Northern Pass gets SEC scrutinyBY JOHN KOZIOL
Union Leader Correspondent
July 27. 2017 9:58PM
PITTSBURG — The New Hampshire Site Evaluation Committee trekked up to the North Country on Thursday for a close-up look at how the proposed Northern Pass transmission project might affect the region.
On Friday, the SEC will conclude the two days of site visits with stops in Dummer, Stark, Lancaster, Bethlehem, Franconia and Woodstock.
The full seven-member committee and some 15 interested individuals are taking a motorcoach to the sites. The first stop on Thursday was at Old Canaan Road here, which is located off Route 3, just north of the Clarksville town line.
It is in this area that the Northern Pass would cross into New Hampshire from Canada, go beneath Route 3, then east, before turning west and south and eventually traveling 192 miles to Deerfield and then into the New England power grid.
The SEC has given itself until Sept. 30 to render a decision on Northern Pass’ application. Many opponents of Northern Pass, which was introduced by Eversource, the corporate parent of the former New Hampshire Public Service, say the transmission line is unnecessary and that its high towers will ruin views and thereby property values as well as tourism.
Eversource has proposed burying about a third of the line underground, but there have been many demands that all of it go underground.
Site visits, said Peter Roth, a Senior Assistant Attorney General who has been appointed Counsel for the Public in the Northern Pass application, are an opportunity for SEC members to understand how involved some of the construction will be.
For example, to bring Northern Pass across Route 3 from Pittsburg would entail going deep beneath the bed of the Connecticut River. The work would also probably force the extended closure of Old Canaan Road, said Roth, something that concerned Haven Haynes, a selectmen in neighboring Canaan, Vt.
Haynes said the road is an important through-way for Canaan residents and that the town has never been notified about its being shut down. He also wondered whether the SEC was aware of the fact that the current route of Northern Pass from Pittsburg into Clarksville passes through Vermont first.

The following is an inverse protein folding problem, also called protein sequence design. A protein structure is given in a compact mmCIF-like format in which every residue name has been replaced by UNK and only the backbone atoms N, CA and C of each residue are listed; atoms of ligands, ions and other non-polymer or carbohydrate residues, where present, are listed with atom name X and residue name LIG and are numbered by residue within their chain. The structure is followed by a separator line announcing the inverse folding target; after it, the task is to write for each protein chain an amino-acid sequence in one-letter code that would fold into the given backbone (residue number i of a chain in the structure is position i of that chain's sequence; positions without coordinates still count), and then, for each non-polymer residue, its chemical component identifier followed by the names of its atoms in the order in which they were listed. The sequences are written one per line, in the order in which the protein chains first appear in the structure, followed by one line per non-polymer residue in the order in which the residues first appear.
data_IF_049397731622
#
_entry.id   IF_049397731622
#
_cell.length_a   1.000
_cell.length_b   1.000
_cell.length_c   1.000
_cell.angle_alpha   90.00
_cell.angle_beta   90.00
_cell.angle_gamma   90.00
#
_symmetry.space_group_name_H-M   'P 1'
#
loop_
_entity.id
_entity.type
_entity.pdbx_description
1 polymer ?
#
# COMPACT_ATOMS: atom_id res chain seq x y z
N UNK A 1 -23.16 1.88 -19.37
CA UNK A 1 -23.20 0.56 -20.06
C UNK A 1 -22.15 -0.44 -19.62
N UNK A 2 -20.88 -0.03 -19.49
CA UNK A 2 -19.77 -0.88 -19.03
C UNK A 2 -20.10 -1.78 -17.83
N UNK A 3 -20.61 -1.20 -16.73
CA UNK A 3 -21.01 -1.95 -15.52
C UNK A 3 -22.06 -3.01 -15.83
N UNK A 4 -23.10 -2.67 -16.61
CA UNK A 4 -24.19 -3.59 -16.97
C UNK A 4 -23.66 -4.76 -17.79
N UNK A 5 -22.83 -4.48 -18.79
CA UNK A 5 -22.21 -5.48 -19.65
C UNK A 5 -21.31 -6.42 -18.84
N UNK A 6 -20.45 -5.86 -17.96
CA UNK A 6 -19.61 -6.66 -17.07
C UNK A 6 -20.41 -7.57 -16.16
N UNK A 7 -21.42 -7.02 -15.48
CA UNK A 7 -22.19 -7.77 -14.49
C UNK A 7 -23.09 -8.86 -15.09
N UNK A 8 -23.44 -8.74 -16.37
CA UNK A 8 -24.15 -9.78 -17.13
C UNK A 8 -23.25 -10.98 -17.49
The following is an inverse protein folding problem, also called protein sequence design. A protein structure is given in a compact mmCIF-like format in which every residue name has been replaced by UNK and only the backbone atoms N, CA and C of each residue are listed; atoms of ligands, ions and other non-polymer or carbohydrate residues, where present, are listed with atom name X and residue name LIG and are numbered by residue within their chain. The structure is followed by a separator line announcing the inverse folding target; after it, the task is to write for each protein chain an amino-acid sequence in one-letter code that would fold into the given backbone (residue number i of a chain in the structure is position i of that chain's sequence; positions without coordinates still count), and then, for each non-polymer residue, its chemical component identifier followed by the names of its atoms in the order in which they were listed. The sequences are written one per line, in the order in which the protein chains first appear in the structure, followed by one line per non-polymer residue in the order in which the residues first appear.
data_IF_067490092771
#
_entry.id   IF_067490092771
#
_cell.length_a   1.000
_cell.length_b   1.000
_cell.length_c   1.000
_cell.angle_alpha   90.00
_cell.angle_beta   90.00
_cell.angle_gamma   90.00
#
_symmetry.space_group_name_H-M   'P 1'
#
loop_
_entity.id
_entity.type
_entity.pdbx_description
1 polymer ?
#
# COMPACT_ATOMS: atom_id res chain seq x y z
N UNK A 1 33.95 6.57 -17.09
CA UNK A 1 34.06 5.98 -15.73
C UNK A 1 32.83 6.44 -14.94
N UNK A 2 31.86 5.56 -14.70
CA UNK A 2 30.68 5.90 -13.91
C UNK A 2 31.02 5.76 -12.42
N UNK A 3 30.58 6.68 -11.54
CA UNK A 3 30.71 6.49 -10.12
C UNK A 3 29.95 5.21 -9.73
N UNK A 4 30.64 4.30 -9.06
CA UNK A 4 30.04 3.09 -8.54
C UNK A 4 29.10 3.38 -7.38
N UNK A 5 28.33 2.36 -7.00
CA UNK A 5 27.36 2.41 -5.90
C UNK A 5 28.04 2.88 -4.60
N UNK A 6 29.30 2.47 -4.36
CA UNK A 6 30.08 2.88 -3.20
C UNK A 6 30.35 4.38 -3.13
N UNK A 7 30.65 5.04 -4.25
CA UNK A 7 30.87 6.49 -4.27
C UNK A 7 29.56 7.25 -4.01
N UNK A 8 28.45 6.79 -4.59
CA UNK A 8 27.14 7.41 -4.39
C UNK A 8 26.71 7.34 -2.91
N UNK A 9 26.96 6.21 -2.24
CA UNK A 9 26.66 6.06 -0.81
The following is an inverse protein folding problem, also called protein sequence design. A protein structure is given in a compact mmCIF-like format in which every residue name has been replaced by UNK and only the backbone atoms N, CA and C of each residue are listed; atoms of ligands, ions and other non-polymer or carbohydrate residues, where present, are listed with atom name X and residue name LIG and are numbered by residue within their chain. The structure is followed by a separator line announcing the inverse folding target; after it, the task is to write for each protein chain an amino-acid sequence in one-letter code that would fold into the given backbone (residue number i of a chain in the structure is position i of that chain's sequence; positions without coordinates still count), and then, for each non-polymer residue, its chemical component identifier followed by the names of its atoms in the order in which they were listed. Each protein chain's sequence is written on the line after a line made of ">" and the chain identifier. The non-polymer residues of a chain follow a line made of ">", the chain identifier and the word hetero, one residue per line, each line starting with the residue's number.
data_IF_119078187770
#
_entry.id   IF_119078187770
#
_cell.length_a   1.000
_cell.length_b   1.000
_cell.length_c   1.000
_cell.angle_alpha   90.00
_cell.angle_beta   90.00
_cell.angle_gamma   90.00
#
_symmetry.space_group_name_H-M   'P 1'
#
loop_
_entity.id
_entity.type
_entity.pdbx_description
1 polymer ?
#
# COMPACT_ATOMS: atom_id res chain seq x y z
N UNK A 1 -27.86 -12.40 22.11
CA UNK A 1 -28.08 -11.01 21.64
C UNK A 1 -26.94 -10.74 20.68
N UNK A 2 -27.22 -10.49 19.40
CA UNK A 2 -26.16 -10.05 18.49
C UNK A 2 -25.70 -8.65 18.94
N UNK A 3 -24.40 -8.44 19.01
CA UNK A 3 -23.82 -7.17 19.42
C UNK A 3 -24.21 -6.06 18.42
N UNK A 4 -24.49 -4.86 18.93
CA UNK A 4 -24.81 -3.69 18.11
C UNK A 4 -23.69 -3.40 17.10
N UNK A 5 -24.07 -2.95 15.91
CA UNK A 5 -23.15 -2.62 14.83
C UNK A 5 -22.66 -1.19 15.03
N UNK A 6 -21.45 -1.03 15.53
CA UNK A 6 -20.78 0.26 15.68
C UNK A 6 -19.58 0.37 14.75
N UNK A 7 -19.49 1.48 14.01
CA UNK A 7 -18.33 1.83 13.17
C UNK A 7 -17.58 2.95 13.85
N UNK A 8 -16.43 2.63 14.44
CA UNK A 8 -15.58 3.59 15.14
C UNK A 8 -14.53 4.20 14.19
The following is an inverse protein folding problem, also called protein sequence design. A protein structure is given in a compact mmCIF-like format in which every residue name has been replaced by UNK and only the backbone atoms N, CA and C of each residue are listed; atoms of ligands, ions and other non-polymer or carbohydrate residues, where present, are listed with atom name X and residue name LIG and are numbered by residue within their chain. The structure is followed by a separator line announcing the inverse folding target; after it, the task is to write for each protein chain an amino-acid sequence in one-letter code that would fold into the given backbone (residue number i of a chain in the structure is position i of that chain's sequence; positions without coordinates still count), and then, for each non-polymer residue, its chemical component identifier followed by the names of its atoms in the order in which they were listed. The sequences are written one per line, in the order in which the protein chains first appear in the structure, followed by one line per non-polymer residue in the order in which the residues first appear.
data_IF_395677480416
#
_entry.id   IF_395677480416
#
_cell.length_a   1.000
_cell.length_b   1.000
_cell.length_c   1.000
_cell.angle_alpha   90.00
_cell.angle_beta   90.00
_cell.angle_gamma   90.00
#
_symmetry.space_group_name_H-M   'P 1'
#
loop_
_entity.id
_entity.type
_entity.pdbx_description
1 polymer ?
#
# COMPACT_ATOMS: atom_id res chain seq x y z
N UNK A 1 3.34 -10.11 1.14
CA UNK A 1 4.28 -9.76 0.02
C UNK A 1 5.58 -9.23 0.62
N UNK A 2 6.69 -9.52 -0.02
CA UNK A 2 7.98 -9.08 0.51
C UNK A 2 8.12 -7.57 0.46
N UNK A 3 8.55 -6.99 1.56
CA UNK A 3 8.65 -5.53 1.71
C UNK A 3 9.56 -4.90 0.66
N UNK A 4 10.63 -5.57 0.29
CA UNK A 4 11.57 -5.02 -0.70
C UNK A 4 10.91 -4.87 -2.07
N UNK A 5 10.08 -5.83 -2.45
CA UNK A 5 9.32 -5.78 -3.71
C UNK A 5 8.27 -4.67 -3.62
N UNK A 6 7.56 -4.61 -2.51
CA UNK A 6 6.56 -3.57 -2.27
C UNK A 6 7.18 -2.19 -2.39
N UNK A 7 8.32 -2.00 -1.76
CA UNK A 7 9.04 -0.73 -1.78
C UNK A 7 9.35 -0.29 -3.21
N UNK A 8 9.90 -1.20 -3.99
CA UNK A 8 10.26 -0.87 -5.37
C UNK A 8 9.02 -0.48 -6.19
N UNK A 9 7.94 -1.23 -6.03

Sally Zankowski of Stewartstown is an intervenor in the Northern Pass application and the owner of a rambling farmhouse on just under five acres of land on Route 145 in Clarksville, across from Old County Road. She said she hopes to bring the farm back to life as a working farm, a three-season farmer’s market and lodging,
The Northern Pass lines would go above and below Zankowski’s property. While many Northern Pass critics have said they’d be willing to accept the project if the line was buried for its entire length, she doesn’t want it built at all.
The North Country is a beautiful place, said Zankowski, “and I think it would be criminal to disturb it” either above or below ground.
She firmly believes that Northern Pass has bought its way forward by making, in some cases, seven-figure offers to buy land.
“I think it’s all about money and they think we’re gullible bumpkins,” she said.
Eversource spokesman Martin Murray said the company has listened “very carefully” to the concerns of abutters and the Public Counsel.
“We think we have a very sensible project in that area you were in today,” said Murray. “We have a secure route in the North Country.”